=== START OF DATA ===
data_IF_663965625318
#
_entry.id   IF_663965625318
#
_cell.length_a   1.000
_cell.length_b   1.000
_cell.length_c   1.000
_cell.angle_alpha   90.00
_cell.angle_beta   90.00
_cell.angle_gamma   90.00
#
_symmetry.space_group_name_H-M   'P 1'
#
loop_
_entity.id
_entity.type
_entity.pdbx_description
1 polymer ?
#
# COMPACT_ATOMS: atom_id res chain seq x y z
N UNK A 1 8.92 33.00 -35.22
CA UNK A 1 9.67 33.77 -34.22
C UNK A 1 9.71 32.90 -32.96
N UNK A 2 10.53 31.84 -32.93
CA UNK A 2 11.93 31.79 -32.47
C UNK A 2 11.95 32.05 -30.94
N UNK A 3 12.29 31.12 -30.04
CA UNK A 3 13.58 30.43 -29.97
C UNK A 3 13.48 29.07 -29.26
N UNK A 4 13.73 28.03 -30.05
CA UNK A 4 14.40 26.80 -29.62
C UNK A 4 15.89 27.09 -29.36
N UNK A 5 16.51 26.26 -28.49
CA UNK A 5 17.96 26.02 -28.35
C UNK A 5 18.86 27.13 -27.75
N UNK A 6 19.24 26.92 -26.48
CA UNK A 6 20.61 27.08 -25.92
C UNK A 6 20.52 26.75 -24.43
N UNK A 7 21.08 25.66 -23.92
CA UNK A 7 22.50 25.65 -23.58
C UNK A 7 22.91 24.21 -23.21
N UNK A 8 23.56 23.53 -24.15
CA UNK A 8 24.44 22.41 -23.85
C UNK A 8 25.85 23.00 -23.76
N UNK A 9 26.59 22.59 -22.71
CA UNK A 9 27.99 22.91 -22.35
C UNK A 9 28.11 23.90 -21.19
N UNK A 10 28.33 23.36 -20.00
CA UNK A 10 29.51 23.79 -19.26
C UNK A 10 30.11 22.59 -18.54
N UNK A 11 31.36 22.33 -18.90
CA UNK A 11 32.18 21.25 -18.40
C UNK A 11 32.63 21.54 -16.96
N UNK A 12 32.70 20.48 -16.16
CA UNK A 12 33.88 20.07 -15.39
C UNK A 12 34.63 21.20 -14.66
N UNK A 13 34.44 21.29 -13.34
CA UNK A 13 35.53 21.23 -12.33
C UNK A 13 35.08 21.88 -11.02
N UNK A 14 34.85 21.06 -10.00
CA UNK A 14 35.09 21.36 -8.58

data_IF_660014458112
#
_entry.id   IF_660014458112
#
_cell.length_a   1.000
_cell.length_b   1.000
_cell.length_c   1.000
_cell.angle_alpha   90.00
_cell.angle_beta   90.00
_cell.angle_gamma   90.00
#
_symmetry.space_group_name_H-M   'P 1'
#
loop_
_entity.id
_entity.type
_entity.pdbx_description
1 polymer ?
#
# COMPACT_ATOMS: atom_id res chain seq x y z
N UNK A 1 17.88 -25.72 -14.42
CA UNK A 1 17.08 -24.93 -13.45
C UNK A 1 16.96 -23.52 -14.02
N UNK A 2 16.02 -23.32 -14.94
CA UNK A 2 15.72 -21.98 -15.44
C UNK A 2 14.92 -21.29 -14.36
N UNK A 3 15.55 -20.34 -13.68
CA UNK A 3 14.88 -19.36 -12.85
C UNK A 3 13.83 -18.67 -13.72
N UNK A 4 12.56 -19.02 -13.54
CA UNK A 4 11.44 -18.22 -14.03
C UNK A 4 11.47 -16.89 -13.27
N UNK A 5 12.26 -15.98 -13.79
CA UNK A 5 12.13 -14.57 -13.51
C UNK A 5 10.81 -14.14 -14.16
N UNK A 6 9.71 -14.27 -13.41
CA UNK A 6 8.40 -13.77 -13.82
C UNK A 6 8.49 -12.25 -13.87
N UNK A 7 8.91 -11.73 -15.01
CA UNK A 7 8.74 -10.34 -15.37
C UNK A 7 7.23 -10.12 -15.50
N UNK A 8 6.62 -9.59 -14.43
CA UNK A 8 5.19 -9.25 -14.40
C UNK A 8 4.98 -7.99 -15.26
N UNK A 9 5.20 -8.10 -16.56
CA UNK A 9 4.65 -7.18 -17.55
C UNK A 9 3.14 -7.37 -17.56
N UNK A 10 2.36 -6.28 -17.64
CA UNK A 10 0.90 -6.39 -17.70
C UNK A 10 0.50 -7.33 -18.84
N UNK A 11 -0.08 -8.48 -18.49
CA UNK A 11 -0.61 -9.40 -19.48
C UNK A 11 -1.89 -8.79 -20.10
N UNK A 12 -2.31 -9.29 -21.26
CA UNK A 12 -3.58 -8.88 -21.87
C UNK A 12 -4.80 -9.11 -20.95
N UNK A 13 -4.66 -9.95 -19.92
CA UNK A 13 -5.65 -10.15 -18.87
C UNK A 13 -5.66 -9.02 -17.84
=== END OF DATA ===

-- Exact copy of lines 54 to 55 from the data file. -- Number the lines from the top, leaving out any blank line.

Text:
N UNK A 12 32.70 20.48 -16.16
CA UNK A 12 33.88 20.07 -15.39